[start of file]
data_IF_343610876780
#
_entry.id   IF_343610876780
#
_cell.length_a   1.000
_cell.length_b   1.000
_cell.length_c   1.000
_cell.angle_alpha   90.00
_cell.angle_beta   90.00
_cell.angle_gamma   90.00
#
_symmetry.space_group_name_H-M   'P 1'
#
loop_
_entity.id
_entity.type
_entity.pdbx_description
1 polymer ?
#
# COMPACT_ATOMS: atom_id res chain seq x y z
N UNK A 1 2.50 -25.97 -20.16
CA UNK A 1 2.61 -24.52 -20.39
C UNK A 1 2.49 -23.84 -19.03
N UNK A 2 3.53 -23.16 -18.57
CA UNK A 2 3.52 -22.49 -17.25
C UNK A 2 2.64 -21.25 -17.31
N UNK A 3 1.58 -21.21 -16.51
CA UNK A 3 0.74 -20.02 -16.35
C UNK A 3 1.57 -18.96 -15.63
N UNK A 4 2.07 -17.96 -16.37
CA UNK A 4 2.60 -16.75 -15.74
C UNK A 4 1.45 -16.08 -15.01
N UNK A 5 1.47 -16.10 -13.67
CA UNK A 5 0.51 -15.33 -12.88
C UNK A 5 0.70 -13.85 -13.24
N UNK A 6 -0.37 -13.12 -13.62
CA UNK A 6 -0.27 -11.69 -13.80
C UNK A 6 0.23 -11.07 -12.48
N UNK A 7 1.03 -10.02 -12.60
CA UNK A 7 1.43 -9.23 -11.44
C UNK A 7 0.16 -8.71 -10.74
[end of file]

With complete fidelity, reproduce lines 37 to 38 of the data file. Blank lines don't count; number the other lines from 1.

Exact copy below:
CA UNK A 6 -0.27 -11.69 -13.80
C UNK A 6 0.23 -11.07 -12.48